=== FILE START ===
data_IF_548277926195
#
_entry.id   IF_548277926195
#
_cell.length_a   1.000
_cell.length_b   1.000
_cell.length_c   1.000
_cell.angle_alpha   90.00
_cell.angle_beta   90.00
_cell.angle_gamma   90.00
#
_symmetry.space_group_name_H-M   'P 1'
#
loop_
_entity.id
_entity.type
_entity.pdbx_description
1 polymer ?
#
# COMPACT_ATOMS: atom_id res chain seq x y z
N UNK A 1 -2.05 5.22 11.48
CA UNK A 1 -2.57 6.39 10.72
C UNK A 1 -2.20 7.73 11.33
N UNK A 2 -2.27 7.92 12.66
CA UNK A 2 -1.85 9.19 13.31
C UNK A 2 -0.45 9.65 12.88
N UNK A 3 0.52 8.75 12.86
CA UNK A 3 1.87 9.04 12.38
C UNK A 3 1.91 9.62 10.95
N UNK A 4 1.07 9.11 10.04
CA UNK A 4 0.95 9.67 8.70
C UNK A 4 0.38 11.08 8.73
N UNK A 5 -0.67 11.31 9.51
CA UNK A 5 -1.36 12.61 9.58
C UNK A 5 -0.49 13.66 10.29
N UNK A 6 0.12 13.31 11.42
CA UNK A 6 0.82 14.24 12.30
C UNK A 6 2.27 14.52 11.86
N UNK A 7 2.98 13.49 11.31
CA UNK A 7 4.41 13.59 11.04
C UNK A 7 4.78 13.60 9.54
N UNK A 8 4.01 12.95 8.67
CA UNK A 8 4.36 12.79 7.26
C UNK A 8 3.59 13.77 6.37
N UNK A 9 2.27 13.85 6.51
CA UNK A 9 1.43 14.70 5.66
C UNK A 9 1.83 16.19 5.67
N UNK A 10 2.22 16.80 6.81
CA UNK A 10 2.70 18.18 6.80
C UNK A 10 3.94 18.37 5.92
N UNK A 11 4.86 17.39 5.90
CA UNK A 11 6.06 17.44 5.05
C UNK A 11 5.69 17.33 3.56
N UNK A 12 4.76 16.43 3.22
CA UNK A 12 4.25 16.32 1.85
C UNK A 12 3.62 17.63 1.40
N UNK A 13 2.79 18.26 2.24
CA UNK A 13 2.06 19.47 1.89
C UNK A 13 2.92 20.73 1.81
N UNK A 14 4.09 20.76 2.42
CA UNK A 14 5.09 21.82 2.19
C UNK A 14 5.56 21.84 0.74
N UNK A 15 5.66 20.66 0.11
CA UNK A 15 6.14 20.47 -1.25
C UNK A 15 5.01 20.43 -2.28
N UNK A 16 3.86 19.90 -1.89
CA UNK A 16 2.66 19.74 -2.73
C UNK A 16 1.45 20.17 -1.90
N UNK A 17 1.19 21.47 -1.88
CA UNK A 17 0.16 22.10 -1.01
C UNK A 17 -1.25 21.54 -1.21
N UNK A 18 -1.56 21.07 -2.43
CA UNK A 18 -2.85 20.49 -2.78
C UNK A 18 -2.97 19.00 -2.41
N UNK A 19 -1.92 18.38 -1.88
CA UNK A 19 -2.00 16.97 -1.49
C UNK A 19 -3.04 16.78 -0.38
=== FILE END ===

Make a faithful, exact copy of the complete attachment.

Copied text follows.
data_IF_548277926195
#
_entry.id   IF_548277926195
#
_cell.length_a   1.000
_cell.length_b   1.000
_cell.length_c   1.000
_cell.angle_alpha   90.00
_cell.angle_beta   90.00
_cell.angle_gamma   90.00
#
_symmetry.space_group_name_H-M   'P 1'
#
loop_
_entity.id
_entity.type
_entity.pdbx_description
1 polymer ?
#
# COMPACT_ATOMS: atom_id res chain seq x y z
N UNK A 1 -2.05 5.22 11.48
CA UNK A 1 -2.57 6.39 10.72
C UNK A 1 -2.20 7.73 11.33
N UNK A 2 -2.27 7.92 12.66
CA UNK A 2 -1.85 9.19 13.31
C UNK A 2 -0.45 9.65 12.88
N UNK A 3 0.52 8.75 12.86
CA UNK A 3 1.87 9.04 12.38
C UNK A 3 1.91 9.62 10.95
N UNK A 4 1.07 9.11 10.04
CA UNK A 4 0.95 9.67 8.70
C UNK A 4 0.38 11.08 8.73
N UNK A 5 -0.67 11.31 9.51
CA UNK A 5 -1.36 12.61 9.58
C UNK A 5 -0.49 13.66 10.29
N UNK A 6 0.12 13.31 11.42
CA UNK A 6 0.82 14.24 12.30
C UNK A 6 2.27 14.52 11.86
N UNK A 7 2.98 13.49 11.31
CA UNK A 7 4.41 13.59 11.04
C UNK A 7 4.78 13.60 9.54
N UNK A 8 4.01 12.95 8.67
CA UNK A 8 4.36 12.79 7.26
C UNK A 8 3.59 13.77 6.37
N UNK A 9 2.27 13.85 6.51
CA UNK A 9 1.43 14.70 5.66
C UNK A 9 1.83 16.19 5.67
N UNK A 10 2.22 16.80 6.81
CA UNK A 10 2.70 18.18 6.80
C UNK A 10 3.94 18.37 5.92
N UNK A 11 4.86 17.39 5.90
CA UNK A 11 6.06 17.44 5.05
C UNK A 11 5.69 17.33 3.56
N UNK A 12 4.76 16.43 3.22
CA UNK A 12 4.25 16.32 1.85
C UNK A 12 3.62 17.63 1.40
N UNK A 13 2.79 18.26 2.24
CA UNK A 13 2.06 19.47 1.89
C UNK A 13 2.92 20.73 1.81
N UNK A 14 4.09 20.76 2.42
CA UNK A 14 5.09 21.82 2.19
C UNK A 14 5.56 21.84 0.74
N UNK A 15 5.66 20.66 0.11
CA UNK A 15 6.14 20.47 -1.25
C UNK A 15 5.01 20.43 -2.28
N UNK A 16 3.86 19.90 -1.89
CA UNK A 16 2.66 19.74 -2.73
C UNK A 16 1.45 20.17 -1.90
N UNK A 17 1.19 21.47 -1.88
CA UNK A 17 0.16 22.10 -1.01
C UNK A 17 -1.25 21.54 -1.21
N UNK A 18 -1.56 21.07 -2.43
CA UNK A 18 -2.85 20.49 -2.78
C UNK A 18 -2.97 19.00 -2.41
N UNK A 19 -1.92 18.38 -1.88
CA UNK A 19 -2.00 16.97 -1.49
C UNK A 19 -3.04 16.78 -0.38